IN THE UNITED STATES DISTRICT COURT FOR THE EASTERN DISTRICT OF PENNSYLVANIA
August 19, 2010
DAVIS-GIOVINAZZO CONSTRUCTION CO., INC., ET AL.
The opinion of the court was delivered by: O'neill, J.
Plaintiff Domus, Inc. filed an amended complaint on April 16, 2010 asserting three claims: Count I, a statutory interpleader action filed pursuant to 28 U.S.C. § 1335; Count II, a declaratory judgment action; and Count III, an action to confirm the arbitration award. On July 16, 2010, during oral arguments on Domus's motion for preliminary injunction, defendant Susquehanna Bank argued this Court lacks subject-matter jurisdiction to hear the action.*fn1 On July 23, 2010, I granted plaintiff leave to amend its complaint to allege properly the citizenship of each defendant.*fn2 Plaintiff filed its second amended complaint on August 4, 2010. It avers this Court has subject matter jurisdiction over Count I pursuant to 28 U.S.C. § 1335(a) and supplemental jurisdiction over Count III pursuant to 28 U.S.C. § 1367.*fn3 For the following reasons, I find this Court has subject-matter jurisdiction over the entire action.
A District Court's subject-matter jurisdiction to hear interpleader actions is based on diversity of citizenship between the claimants as set forth in section 1335:
(a) The district courts shall have original jurisdiction of any civil action of interpleader . . . filed by any person, firm, or corporation . . . having in his or its custody or possession money or property of the value of $500 or more, . . . if (1) Two or more adverse claimants, of diverse citizenship as defined in subsection (a) or (d) of section 1332 of this title, are claiming or may claim to be entitled to such money or property . . . ; and if (2) the plaintiff has deposited such money or property . . . into the registry of the court, there to abide the judgment of the court . . . .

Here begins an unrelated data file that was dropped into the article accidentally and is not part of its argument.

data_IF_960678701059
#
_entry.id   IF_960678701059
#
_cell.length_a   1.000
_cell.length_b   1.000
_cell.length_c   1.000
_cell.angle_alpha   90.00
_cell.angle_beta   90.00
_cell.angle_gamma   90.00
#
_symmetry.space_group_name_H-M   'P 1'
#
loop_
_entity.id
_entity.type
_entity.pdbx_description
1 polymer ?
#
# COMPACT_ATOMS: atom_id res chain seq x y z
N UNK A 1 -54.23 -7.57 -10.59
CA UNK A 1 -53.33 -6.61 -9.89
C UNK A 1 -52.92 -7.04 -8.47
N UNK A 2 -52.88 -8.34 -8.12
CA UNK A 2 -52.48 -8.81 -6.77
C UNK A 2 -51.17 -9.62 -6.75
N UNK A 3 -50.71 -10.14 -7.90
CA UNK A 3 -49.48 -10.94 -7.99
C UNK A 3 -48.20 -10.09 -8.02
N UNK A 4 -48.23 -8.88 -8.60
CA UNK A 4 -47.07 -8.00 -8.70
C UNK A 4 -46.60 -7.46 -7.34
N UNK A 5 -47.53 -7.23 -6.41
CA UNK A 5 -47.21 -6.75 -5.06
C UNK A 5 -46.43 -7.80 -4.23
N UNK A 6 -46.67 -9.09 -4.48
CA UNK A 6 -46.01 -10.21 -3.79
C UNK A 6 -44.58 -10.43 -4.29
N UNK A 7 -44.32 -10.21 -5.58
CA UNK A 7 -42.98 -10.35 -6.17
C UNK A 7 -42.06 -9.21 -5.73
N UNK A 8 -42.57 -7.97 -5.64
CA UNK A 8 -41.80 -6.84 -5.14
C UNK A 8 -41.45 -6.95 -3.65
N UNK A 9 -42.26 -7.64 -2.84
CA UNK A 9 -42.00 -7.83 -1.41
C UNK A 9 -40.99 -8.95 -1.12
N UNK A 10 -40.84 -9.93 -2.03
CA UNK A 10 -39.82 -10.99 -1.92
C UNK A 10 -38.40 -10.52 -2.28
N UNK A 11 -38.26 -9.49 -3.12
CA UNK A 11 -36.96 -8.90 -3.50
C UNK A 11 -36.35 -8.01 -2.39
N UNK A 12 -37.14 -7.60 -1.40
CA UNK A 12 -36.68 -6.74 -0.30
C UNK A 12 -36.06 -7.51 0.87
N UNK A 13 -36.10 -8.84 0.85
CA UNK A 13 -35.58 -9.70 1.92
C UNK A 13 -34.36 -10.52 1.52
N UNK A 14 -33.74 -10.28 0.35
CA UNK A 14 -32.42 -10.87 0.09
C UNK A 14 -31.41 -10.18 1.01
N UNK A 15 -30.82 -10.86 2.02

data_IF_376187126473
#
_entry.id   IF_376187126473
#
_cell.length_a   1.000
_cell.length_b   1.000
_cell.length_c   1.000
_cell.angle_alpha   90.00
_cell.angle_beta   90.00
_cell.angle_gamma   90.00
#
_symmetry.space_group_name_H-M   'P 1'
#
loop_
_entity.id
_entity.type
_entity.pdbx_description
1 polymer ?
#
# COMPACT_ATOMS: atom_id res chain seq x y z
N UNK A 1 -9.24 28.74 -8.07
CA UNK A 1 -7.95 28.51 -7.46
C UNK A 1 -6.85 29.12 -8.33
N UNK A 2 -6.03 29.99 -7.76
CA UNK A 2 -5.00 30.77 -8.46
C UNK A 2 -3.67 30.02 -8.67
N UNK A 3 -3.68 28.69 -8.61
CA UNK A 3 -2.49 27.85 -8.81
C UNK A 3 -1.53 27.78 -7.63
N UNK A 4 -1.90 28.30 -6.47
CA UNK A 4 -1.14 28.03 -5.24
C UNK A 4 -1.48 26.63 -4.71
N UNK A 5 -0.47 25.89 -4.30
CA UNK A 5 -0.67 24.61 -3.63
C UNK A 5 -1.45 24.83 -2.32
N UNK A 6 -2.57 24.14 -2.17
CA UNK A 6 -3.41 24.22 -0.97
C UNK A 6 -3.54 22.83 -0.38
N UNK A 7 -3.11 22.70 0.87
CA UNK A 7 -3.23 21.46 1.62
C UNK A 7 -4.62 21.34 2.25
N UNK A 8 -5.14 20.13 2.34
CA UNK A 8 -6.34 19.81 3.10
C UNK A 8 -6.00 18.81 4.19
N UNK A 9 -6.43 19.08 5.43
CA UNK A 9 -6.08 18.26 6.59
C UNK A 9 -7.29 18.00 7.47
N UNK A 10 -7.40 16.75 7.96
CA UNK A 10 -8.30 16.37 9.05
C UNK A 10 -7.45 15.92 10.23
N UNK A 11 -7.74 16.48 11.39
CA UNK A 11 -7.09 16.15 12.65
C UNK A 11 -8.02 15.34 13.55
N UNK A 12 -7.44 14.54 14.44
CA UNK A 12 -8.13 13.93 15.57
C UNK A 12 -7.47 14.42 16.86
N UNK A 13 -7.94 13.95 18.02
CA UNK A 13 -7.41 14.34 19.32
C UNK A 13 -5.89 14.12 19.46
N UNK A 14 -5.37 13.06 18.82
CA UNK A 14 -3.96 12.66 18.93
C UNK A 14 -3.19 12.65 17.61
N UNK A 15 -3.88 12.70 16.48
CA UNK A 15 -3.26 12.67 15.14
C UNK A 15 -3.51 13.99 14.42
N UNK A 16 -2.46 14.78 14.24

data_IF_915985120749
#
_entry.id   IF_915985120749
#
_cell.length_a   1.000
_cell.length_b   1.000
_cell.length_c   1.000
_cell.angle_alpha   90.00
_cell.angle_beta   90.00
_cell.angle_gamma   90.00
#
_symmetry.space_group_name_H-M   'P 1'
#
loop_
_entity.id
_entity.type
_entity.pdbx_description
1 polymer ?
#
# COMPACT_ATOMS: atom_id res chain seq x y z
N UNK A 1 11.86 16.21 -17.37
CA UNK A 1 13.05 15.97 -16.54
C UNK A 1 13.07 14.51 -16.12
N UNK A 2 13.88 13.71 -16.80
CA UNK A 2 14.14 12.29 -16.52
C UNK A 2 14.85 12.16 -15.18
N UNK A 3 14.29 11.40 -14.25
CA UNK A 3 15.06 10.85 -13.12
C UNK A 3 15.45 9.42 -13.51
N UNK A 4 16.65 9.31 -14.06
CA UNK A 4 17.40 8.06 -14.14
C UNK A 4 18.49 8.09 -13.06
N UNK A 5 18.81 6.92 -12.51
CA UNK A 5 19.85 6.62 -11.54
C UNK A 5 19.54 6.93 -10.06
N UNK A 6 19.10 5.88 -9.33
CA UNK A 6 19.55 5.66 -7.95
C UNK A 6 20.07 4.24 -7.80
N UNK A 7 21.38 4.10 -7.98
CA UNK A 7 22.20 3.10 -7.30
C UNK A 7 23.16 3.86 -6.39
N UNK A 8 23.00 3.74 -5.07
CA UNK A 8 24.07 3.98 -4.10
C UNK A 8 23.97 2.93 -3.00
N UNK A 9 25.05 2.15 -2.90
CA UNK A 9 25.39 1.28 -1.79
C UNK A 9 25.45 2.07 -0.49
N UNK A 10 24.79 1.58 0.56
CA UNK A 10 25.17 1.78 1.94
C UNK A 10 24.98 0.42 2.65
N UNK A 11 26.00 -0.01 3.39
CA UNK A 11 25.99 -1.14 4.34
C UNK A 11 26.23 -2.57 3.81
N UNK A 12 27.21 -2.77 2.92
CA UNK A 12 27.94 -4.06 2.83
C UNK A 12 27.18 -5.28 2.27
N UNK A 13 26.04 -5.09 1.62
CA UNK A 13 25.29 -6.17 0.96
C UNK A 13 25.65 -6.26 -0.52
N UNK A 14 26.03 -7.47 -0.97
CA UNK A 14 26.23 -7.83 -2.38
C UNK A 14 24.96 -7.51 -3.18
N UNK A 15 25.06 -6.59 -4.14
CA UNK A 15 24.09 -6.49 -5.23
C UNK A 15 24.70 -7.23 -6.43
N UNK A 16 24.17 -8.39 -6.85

(b) Such an action may be entertained although the titles or claims of the conflicting claimants do not have a common origin, or are not identical, but are adverse to and independent of one another.
28 U.S.C. § 1335. "This provision has been uniformly construed to require only 'minimal diversity,' that is, diversity of citizenship between two or more claimants, without regard to the circumstance that other rival claimants may be co-citizens." State Farm Fire & Cas. Co. v. Tashire, 386 U.S. 523, 530 (1967). In CNA Ins. Co. v. Waters, 926 F.2d 247, 250 (3d Cir. 1991), the Court of Appeals found that the plaintiff met the diversity requirement when it alleged that one claimant was a citizen of Delaware and that the remainder of the claimants were citizens of Pennsylvania. The Court stated, "statutory interpleader requires only minimal diversity (at least two claimants must be diverse, but citizenship of stakeholder is irrelevant)." Id. at 250 n.5 (citing Tashire, 386 U.S. at 530-31).
Here, the monetary requirement has been met as Domus deposited a total of $768,674.00 into the registry of the Court on June 1, 2010. With respect to the diversity requirement, most of the claimants are alleged to be citizens of Pennsylvania.*fn4 However, one defendant, Ira Davis, is alleged to be a citizen of Florida. Susquehanna does not dispute this allegation. Thus, I find the minimal diversity requirement has been met.